Regulation 28 enhances global opportunities for local benefit

In lobbying for change, large institutional fund managers have successfully convinced the South African government that increasing the Regulation 28 offshore allowance is a smart move for the retirement investment industry, and for investment and overall financial stability. They warned that South African investors would be likely to stop using retirement structures entirely unless granted sufficient offshore market exposure and without a healthy savings pool in South Africa, our financial system would suffer massively.

For example, individuals invest in retirement annuities which go into unit trusts, which are used by fund managers for equities or bonds, which effectively gives companies and government money to operate and expand. Investors obviously want a return on their investments, but they also want the option to invest in opportunities offshore for enhanced returns and greater risk diversification. South African companies and the government are dependent on investors to give them a financing mechanism, and fund managers also need this savings pool to conduct their core business.

It’s a one-hand-washes-the-other type of ecosystem, but unless there is a consistent influx of new money, the ecosystem will stagnate. In allowing for more offshore diversity, government has made a move that will benefit everyone. Instead of taking the opposite action and insisting on increasing local investment, our government has given investors more options and more reason to keep investing in retirement products. The long-term outcome of greater choice in investment opportunities will put more money into consumers’ pockets which can only lead to an increase in spend on goods and services – everything that keeps the economy flowing as it should.

Long story short: these Regulation 28 updates are a breath of fresh air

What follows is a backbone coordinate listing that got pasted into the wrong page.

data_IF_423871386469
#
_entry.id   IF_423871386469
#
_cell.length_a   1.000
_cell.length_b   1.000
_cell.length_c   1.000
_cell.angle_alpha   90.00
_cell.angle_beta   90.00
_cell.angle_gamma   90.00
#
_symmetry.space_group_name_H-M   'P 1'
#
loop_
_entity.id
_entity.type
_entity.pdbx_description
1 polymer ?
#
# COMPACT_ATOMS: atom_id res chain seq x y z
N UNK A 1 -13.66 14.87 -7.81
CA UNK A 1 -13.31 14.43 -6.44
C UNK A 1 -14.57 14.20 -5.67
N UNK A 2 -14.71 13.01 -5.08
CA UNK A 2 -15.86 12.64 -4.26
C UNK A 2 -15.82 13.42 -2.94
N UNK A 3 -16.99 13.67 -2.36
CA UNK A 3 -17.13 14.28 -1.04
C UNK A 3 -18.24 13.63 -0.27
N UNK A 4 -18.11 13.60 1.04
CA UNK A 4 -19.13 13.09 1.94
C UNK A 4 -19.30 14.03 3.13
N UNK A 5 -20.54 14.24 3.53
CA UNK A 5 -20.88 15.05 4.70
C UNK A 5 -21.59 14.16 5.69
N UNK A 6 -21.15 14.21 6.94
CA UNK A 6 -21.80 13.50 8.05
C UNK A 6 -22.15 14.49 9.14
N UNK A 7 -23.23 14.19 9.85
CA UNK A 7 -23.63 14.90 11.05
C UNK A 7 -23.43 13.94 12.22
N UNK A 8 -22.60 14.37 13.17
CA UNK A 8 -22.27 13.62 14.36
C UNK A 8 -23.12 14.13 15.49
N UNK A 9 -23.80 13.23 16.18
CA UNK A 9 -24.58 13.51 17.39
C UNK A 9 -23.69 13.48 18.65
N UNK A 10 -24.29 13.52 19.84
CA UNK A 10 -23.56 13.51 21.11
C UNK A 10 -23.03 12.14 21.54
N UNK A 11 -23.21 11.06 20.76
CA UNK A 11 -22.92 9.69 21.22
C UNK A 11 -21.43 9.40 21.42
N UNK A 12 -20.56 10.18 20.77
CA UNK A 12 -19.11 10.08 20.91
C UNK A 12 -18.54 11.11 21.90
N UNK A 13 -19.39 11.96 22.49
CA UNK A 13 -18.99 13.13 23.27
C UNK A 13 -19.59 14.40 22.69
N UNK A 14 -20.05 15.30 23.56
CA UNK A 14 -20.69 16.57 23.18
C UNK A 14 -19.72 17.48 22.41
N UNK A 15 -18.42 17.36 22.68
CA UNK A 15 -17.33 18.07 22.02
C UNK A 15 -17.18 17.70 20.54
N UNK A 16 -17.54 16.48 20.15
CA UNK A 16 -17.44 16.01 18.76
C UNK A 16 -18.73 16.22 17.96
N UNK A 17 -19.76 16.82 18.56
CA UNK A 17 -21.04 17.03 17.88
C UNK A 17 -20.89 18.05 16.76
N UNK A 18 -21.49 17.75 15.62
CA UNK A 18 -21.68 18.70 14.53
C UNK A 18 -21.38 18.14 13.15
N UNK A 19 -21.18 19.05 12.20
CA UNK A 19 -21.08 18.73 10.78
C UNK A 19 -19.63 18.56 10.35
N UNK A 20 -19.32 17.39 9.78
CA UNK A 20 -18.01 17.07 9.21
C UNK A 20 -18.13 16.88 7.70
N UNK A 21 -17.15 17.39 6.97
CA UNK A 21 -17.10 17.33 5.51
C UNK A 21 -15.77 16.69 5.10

SARS affords South Africans significant incentives to make use of pension funds and retirement annuities to save for their golden years, especially where individuals  fall in a high marginal tax bracket. By saving part of your gross income (up to 27.5% capped at R350 000 per annum) you will get a tax deduction for the amount you save, which is a guaranteed indirect return of being taxed in such a high marginal bracket. Where the  Regulation 28 limit used to be an off putting factor for many investors, with the new limit of 45%, retirement investment vehicles suddenly look a lot more attractive. Saving for retirement should be a core focus for individuals when formulating and implementing their investment strategies, and this updated offshore investment limit now allows investors more freedom to think long term.

FinGlobal: retirement annuity encashment specialists

While these legislative updates are to be applauded, some South African expats might wish to take their retirement savings out of South Africa and gain 100% offshore exposure, given that they’ve relocated abroad permanently. If you’re one of these expats and you want to withdraw your South African retirement annuity, FinGlobal can help.

 Leave us your contact details and we’ll be in touch to discuss how you can move your money out of South Africa quickly and cost-effectively.